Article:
Having recently brushed against death, she was more aware than usual of her mortality. Life was finite. In the business and the busyness of daily life, that truth was often forgotten.
Now she was unable to escape thinking about it, and she wondered if she was playing too loose with life, wasting too many years. Her work was satisfying. She was a happy woman; it was damned hard for a Lockland to be unhappy, predisposed as they were to good humor. But in all honesty she had to admit she was not getting what she truly wanted. If she remained on her current course, she'd never get it.
What she wanted was a family, a place to belong. That came, of course, from her childhood and adolescence in San Diego, where she had idolized her big sister, Janice, and had basked in the love of her mother and father. The tremendous amount of happiness and security she'd known in her youth was what allowed her to deal with the misery, despair, and terror that she sometimes encountered when working on one of her more ambitious documentaries. The first two decades of her life had been so full of joy, they balanced anything that followed.
The elevator had arrived on the second floor, and now, with a soft thump and a renewed hum, it descended. She was intrigued that Moose, so accustomed to using the elevator for and with his master, used it himself at night, though the stairs would have been quicker. Dogs, too, could be creatures of habit.
They'd had dogs at home when she was a kid, first a great golden retriever named Barney, then an Irish Setter named Mickey Finn… .
Janice had married and moved away from home sixteen years ago, when Tessa was eighteen, and thereafter entropy, the blind force of dissolution, had pulled apart that cozy life in San Diego. Tessa's dad died three years later, and soon after his funeral Tessa hit the road to make her industrials and documentaries and travel films, and although she had remained in touch with her mother and sister on a regular basis, that golden time had passed.
Janice was gone now. And Marion wouldn't live forever, not even if she actually gave up skydiving.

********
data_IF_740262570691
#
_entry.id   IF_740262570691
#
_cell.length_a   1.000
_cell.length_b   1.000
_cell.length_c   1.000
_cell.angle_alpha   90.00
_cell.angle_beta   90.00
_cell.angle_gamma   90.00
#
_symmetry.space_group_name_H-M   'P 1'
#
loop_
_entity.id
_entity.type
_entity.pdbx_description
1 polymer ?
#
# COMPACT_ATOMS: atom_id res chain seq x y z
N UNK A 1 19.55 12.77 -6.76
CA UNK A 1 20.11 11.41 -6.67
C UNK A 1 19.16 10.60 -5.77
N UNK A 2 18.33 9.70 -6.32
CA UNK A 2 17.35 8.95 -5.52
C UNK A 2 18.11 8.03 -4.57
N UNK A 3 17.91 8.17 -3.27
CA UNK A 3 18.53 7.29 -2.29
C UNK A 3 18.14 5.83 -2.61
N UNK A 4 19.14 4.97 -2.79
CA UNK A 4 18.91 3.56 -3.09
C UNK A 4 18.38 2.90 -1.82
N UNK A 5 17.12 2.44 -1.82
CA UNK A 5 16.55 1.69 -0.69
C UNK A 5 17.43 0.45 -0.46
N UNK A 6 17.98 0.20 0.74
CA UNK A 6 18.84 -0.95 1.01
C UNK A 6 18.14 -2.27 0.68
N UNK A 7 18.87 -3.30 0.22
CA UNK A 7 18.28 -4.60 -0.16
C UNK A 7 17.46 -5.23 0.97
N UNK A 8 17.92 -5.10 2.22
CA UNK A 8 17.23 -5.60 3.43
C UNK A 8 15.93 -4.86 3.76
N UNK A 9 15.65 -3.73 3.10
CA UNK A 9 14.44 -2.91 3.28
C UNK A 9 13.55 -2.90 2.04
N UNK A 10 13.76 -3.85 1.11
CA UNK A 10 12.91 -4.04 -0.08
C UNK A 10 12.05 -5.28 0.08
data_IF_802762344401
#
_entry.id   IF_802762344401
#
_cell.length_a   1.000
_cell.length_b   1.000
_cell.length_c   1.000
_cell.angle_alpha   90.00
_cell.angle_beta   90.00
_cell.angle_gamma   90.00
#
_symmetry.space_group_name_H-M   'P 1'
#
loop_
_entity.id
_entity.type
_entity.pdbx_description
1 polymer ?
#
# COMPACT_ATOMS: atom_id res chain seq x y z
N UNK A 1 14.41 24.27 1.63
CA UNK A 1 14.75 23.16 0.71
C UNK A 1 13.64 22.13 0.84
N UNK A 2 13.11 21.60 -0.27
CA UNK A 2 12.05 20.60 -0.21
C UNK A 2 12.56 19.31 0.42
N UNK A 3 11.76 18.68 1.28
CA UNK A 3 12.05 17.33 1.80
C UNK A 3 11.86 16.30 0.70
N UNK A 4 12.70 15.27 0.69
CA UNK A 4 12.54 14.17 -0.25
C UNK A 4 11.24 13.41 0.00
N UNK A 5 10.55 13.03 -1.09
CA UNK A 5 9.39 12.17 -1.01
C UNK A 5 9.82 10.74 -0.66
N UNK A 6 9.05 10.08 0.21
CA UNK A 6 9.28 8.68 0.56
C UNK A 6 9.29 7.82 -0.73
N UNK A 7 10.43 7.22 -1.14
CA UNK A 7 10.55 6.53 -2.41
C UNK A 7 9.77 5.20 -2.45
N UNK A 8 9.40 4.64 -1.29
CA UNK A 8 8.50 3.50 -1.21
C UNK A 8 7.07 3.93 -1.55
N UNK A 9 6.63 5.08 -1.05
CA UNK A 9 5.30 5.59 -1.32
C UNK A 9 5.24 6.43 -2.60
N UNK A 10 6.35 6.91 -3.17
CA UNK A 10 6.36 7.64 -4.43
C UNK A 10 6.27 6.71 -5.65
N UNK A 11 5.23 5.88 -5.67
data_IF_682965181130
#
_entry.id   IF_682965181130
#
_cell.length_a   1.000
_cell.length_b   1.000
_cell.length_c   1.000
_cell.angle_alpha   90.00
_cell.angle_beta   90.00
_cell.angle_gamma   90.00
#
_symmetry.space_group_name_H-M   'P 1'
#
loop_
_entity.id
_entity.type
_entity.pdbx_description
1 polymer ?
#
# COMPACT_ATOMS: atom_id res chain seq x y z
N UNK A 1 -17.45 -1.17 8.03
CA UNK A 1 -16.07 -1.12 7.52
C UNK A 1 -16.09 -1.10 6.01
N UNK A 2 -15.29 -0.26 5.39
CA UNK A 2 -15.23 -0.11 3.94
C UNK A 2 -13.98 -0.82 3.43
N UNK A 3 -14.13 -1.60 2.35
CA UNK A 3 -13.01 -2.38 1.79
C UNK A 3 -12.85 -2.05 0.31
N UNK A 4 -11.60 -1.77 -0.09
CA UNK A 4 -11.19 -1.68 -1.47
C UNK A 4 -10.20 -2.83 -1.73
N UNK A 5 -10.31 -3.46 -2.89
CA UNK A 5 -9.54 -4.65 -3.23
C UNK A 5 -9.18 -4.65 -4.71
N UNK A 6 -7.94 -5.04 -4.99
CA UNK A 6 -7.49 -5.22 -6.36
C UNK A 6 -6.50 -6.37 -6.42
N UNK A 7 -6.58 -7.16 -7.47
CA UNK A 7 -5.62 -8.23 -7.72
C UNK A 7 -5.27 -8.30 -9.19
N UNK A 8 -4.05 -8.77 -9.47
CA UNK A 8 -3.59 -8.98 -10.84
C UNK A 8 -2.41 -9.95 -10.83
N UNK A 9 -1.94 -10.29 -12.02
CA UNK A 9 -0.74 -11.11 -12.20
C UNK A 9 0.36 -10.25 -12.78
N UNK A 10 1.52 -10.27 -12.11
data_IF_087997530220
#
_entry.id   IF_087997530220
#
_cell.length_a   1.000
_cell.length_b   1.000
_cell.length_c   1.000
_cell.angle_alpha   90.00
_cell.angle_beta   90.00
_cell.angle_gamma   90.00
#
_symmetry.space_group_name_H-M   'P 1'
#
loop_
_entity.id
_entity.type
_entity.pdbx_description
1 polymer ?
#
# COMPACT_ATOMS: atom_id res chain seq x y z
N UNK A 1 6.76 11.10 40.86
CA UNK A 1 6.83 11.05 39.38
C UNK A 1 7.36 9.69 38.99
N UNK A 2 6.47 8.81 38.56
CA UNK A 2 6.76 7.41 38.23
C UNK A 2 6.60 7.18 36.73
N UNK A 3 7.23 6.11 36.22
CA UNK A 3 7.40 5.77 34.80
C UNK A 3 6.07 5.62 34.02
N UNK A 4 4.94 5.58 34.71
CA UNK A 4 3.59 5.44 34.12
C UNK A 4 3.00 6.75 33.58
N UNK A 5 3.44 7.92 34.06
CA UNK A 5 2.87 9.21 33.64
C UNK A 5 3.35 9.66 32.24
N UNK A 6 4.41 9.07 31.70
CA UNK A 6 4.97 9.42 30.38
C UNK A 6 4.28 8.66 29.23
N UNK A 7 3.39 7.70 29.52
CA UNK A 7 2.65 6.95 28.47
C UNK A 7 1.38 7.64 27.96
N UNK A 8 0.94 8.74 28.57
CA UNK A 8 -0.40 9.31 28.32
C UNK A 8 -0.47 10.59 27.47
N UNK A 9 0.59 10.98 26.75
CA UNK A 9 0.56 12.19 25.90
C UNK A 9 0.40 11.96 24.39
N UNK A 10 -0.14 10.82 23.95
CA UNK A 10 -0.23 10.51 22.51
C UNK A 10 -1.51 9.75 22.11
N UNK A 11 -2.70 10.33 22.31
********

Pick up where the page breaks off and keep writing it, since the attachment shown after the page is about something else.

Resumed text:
More than anything, Tessa wanted to re-create that home life with a husband of her own and children. She had been married, at twenty-three, to a man who wanted kids more than he wanted her, and when they had learned that she could never have children, he had left. Adoption wasn't enough for him. He wanted children that were biologically his. Fourteen months from wedding day to divorce. She had been badly hurt.
Thereafter she had thrown herself into her work with a passion she'd not shown previously. She was insightful enough to know that through her art she was trying to reach out to all the world as if it were one big extended family. By boiling down complex stories and issues to thirty, sixty, or ninety minutes of film, she was trying to pull the world in, reduce it to essences, to the size of one family.
But, lying awake in Harry Talbot's spare bedroom, Tessa knew she was never going to be fully satisfied if she didn't radically shake up her life and more directly seek the thing she so much wanted. It was impossible to be a person of depth if you lacked a love for humankind, but that generalized love could swiftly become airy and meaningless if you didn't have a particular family close to you; for in your family you saw, day to day, those specific things in specific people that justified, by extension, a broader love of fellow men and women. She was a stickler for specificity in her art, but she lacked it in her emotional life.
Breathing dust and the faint odor of mildew, she felt as if her potential as a person had long been lying as unused as that bedroom. But not having dated for years, having sought refuge from heartbreak in hard work, how did a woman of thirty-four begin to open herself to that part of life she had so purposefully sealed off? Just then she felt more barren than at any time since first learning that she would never have children of her own. And at the moment, finding a way to remake her life seemed a more important issue than learning where the Boogeymen came from and what they were.